“We’ve been successful in this series because to a man we’ve been buying in with that. Every guy.”
If it wasn’t Knuble turning back the clock, it was Holtby pushing it forward. With about nine games left in Washington’s season, he was trying to make Hershey matter. “My last game wasn’t very good against St. John’s,” he said, sheepishly, referring to the AHL game in March, when he was pulled after giving up five goals.
Asked if he had pinched himself yet in a series where he has beaten the Bruins three times — and made the most clutch postseason save for the Caps since Semyon Varlamov robbed Sidney Crosby in Game 1 of the 2009 Pittsburgh second-round series — he added, “We still got one game left. I can’t even think about that now. Nothing else matters.”
The same went for Knuble, who at 39, with a scar under his right eye slightly more visible than a smaller one, a pock mark under his left eye and the massive, weathered hands of a day laborer, smiled as if he were 22.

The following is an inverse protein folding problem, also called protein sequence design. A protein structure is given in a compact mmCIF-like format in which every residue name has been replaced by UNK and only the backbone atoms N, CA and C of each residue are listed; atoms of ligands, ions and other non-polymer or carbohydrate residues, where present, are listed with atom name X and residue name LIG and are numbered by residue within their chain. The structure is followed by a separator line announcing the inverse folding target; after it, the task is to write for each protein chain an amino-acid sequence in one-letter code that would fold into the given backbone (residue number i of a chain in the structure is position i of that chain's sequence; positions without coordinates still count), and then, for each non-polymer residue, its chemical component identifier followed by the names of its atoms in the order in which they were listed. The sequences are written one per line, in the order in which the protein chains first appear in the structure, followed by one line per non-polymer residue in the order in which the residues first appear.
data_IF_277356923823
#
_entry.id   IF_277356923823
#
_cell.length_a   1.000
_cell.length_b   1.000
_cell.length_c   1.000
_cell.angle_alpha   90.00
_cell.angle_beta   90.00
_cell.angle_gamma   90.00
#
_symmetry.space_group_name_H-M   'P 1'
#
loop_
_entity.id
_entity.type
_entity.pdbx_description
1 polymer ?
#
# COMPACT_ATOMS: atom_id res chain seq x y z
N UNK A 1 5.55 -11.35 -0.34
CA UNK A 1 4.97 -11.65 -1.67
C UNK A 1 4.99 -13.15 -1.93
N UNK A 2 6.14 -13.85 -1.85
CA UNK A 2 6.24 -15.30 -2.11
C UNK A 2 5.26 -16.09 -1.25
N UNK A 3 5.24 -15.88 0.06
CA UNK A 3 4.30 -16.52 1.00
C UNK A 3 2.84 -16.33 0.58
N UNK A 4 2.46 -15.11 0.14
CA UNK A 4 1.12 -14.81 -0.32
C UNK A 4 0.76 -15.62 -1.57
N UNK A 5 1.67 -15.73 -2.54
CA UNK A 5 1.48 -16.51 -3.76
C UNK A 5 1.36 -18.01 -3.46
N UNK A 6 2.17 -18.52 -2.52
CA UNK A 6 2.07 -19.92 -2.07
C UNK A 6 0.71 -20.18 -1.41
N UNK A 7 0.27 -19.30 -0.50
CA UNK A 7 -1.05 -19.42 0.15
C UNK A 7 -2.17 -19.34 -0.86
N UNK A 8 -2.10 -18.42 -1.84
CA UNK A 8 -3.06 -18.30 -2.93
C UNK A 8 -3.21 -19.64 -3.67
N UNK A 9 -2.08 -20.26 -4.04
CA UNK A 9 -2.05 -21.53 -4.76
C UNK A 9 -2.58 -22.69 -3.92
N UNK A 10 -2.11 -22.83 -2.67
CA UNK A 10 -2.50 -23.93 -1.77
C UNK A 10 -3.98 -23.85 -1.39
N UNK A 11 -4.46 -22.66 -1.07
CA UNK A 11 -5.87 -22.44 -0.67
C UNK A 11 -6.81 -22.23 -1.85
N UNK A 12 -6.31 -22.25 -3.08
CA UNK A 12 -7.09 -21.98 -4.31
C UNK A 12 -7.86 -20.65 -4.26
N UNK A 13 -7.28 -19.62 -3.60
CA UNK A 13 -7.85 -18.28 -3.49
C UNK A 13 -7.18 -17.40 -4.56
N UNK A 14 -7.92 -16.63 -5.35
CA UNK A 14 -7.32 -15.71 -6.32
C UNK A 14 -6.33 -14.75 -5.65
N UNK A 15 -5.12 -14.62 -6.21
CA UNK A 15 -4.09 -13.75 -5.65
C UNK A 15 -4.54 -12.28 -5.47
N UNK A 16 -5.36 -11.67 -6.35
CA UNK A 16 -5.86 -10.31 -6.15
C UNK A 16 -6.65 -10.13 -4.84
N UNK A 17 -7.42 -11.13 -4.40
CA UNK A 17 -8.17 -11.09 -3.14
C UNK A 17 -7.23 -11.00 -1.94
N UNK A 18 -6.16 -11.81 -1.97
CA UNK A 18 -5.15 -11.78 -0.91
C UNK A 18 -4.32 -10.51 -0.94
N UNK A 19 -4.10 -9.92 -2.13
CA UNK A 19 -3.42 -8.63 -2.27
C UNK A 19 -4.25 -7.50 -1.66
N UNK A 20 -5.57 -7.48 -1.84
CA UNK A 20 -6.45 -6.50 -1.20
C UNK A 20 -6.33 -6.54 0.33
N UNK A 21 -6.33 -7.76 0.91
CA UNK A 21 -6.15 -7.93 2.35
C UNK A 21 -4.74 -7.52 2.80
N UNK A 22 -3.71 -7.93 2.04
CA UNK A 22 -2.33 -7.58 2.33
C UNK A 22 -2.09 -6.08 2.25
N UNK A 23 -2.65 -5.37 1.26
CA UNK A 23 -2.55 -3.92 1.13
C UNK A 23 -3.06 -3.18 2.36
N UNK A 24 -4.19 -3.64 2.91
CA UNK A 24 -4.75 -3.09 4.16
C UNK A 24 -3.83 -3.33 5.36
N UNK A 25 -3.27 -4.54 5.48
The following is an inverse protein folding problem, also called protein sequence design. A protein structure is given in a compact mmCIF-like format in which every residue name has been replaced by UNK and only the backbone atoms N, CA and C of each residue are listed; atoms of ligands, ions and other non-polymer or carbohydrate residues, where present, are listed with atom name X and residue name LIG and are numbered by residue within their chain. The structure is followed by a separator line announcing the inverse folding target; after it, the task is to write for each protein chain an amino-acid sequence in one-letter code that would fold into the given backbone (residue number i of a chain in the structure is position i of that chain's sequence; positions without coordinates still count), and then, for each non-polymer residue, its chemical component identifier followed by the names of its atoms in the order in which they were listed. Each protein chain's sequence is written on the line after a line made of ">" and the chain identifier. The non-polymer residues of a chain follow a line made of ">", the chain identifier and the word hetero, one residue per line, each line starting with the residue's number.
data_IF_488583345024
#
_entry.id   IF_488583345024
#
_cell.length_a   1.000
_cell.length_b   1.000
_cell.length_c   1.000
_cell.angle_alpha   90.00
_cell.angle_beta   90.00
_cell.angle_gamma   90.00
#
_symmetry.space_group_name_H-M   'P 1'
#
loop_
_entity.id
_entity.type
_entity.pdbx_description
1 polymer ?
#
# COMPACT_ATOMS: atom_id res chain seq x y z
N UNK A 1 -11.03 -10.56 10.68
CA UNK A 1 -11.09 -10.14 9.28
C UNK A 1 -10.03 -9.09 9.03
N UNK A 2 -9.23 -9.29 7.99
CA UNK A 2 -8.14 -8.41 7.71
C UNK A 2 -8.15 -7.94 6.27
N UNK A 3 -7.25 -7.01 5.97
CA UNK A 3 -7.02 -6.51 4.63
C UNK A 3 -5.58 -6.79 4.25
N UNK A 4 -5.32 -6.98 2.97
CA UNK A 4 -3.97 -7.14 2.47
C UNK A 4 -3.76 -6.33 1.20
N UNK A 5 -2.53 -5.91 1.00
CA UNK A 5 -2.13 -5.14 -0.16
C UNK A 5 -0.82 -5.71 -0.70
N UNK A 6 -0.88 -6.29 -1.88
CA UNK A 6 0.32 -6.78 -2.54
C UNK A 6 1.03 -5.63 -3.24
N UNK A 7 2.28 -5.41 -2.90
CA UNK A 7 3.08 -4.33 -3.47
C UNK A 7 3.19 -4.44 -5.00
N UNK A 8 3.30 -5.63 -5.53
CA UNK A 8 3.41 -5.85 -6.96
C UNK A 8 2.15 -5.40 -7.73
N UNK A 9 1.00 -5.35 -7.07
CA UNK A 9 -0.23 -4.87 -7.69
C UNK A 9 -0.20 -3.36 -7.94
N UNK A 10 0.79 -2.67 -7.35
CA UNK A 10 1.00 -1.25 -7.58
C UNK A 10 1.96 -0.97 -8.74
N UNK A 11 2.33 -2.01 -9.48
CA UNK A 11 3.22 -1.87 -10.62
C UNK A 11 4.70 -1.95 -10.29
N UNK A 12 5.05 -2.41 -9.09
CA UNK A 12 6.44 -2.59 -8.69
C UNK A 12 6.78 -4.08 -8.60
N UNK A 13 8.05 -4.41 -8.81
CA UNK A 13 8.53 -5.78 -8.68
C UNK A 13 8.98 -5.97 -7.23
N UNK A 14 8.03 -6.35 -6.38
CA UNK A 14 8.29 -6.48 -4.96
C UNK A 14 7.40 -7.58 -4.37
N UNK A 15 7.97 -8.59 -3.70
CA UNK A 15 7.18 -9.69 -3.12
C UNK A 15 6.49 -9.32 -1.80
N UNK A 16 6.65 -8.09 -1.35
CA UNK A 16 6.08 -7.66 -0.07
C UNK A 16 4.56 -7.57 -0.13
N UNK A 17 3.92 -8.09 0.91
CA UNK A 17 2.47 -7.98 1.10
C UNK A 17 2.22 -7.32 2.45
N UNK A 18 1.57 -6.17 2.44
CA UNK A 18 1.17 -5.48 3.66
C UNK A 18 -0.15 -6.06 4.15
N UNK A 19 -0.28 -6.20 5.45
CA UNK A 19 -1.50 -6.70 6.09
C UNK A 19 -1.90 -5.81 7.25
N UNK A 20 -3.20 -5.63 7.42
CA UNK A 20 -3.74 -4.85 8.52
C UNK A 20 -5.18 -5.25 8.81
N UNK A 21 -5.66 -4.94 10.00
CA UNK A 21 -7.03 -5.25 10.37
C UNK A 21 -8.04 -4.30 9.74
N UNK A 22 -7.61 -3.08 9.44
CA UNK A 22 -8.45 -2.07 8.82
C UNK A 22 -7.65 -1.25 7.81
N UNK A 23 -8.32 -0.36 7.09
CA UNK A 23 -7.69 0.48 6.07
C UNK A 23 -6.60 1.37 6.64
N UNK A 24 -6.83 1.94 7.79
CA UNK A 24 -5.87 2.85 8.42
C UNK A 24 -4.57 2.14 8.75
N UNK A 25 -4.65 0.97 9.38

“There’s nothing wrong with being a bit happy,” he said. “But the prep begins after we get off the plane.
“There’s no better feeling — maybe the birth of your kid — than scoring a goal in a big playoff game,” he added. “Especially when you know you’re not going to be doing it forever. So when they do happen, third period on the road . . .”
The Bruins must feel like George Foreman in Zaire. They’re the big, bad heavyweight champions, landing all these bombs and just waiting for their besieged opponent to drop. And the Capitals keep bouncing off the rope a la Ali, exhausting Boston by simply repelling the Bruins’ own force.
Heading into Game 5, Boston had on average 10 more scoring chances in each of the first four games. The Bruins have had better scoring chances, too — rebounds that didn’t go in, crossbars that got in the way and, oh yeah, the histrionics of Holtby.
But they can’t shake the Capitals, who are suddenly on the precipice of their own history on home ice Sunday.
Like we said, something is happening here, something beyond heart and perseverance.
For Mike Wise’s previous columns, go to washingtonpost.com/wise.